JG: Can I just quote, you mentioned this on Twitter yesterday and some of the tweets in reaction to your original tweet do tell a story? Urm. Here is one… ‘What evidence is there whatsoever that Laura Kuenssberg needs protection at the Labour Conference. Is it just another example of fake news?’. Somebody else: ‘Laura is a mouthpiece for the Tories. She has no shame and is quite happy to give out misinformation to smear Momentum’. And maybe, Harriet Harman, John McDonnell didn’t help out much, he was really appearing to make light of the issue. I think he suggested that ‘anyone who harassed Laura Kuenssberg should be told that John McDonnell will sort them’. That’s not brilliant either is it?
HH: Well I think that people need to think about and you know people make those sort of remarks on twitter, but actually this is fundamentally very serious, because everyone should value a free press, fearless political reporting and a democracy where women are able to play their part on equal terms. And this is fundamental. This is about more than just Laura as an individual, it’s actually about whether we are going to have independent political reporting and whether women can work alongside men in politics, whether as reporters or as politicians. And all parties should play their part in this. And the idea that that we pick up one individual and say it’s her fault because she is a Tory, which she obviously isn’t, she’s an independent reporter, or this is a problem only of right-wing extremism or this is a problem only within the Labour Party. I mean were not going to get anywhere if we like, you know, picket it like that. We’ve got to recognise that this is an overall problem, and there are a number of organisations which need to step forward and pay their part in this, and I would say that the political parties should all sit down with the BBC and say ‘what is going on here?’, they can have a meeting with the BBC and say ‘what is going on?’, ‘what has Laura been subjected to?’ and then discuss how they themselves can address it with each of the political parties. I think Ofcom, who actually regulates broadcasting, they should be looking at women in broadcasting, why do we deal with it Cathy Newman one day, Laura Kuenssberg the next. This is across the media. We need to look at it and I think that Yvette Copper’s select committee, the Home Affairs Select Committee is looking at this and that ought to be fed in and also Maria Miller, who is the chair of the Women and Equalities Select Committee. But I think that this is very fundamental and you know I hate it when people say ‘oh we don’t what party political points scoring’ because I a very party animal and very partisan, but the truth is that this is something which is cross-parties but which is very, very specifically about gender. And we’ve got to make sure that we don’t turn a blind eye and we don’t retreat into our party identity.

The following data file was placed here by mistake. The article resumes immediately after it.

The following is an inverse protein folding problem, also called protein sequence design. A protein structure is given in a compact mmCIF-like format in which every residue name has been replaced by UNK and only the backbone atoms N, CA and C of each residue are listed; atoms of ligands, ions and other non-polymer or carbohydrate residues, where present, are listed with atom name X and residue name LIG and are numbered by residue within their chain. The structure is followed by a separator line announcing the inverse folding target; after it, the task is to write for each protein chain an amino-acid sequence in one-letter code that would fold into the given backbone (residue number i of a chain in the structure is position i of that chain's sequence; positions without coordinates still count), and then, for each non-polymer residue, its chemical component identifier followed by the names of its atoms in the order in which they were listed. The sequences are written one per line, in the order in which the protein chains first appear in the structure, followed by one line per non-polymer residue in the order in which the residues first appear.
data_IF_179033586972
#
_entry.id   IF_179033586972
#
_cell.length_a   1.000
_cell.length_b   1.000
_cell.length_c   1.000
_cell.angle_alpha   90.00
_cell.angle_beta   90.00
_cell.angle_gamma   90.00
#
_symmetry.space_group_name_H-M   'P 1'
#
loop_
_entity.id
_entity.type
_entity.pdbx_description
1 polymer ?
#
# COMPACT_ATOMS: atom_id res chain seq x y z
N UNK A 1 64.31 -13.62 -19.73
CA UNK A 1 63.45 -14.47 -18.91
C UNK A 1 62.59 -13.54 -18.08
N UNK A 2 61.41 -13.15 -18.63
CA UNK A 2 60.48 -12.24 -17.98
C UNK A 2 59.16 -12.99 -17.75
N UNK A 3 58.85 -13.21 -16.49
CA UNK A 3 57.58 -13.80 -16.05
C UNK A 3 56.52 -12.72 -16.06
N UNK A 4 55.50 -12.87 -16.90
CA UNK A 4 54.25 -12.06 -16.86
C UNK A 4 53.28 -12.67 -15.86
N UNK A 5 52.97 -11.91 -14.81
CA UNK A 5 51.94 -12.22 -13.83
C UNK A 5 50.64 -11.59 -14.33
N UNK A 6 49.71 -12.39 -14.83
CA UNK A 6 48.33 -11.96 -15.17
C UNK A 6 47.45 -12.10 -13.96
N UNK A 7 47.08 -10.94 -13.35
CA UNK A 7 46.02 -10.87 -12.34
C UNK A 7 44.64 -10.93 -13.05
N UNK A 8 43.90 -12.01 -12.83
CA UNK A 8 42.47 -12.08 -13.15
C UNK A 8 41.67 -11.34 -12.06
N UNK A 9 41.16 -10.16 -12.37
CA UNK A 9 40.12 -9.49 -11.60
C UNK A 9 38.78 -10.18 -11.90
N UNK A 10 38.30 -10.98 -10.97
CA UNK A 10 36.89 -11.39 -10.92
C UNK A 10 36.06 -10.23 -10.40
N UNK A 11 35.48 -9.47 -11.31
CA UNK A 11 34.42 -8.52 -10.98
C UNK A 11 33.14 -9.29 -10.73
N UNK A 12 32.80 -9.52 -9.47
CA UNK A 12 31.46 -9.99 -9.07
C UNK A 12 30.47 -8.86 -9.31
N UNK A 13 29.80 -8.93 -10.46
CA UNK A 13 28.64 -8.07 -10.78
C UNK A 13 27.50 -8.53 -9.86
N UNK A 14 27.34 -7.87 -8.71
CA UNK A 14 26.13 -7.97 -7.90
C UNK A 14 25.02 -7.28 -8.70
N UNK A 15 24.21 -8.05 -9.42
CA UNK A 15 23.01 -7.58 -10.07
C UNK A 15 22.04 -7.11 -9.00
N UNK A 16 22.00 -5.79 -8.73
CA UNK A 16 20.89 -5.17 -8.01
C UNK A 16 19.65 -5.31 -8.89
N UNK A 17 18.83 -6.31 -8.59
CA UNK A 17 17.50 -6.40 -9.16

JG: No one is accusing you of doing that Harriet. Thank you very much for talking to us.